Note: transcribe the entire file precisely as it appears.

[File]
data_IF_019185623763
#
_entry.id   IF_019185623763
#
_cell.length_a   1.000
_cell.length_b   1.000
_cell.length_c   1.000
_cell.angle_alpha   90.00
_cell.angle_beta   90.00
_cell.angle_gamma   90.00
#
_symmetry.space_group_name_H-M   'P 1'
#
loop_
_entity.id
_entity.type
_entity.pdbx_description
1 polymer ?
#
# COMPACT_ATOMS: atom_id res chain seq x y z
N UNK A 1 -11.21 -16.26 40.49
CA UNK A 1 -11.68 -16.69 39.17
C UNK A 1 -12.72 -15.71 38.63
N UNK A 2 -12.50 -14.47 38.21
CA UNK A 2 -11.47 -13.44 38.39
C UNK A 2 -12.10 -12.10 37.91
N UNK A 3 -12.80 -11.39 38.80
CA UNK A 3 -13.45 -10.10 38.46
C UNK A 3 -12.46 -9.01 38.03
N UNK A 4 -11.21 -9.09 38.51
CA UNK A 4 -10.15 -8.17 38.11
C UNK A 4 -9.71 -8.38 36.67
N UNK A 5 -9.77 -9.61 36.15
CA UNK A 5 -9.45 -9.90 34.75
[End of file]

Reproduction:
data_IF_019185623763
#
_entry.id   IF_019185623763
#
_cell.length_a   1.000
_cell.length_b   1.000
_cell.length_c   1.000
_cell.angle_alpha   90.00
_cell.angle_beta   90.00
_cell.angle_gamma   90.00
#
_symmetry.space_group_name_H-M   'P 1'
#
loop_
_entity.id
_entity.type
_entity.pdbx_description
1 polymer ?
#
# COMPACT_ATOMS: atom_id res chain seq x y z
N UNK A 1 -11.21 -16.26 40.49
CA UNK A 1 -11.68 -16.69 39.17
C UNK A 1 -12.72 -15.71 38.63
N UNK A 2 -12.50 -14.47 38.21
CA UNK A 2 -11.47 -13.44 38.39
C UNK A 2 -12.10 -12.10 37.91
N UNK A 3 -12.80 -11.39 38.80
CA UNK A 3 -13.45 -10.10 38.46
C UNK A 3 -12.46 -9.01 38.03
N UNK A 4 -11.21 -9.09 38.51
CA UNK A 4 -10.15 -8.17 38.11
C UNK A 4 -9.71 -8.38 36.67
N UNK A 5 -9.77 -9.61 36.15
CA UNK A 5 -9.45 -9.90 34.75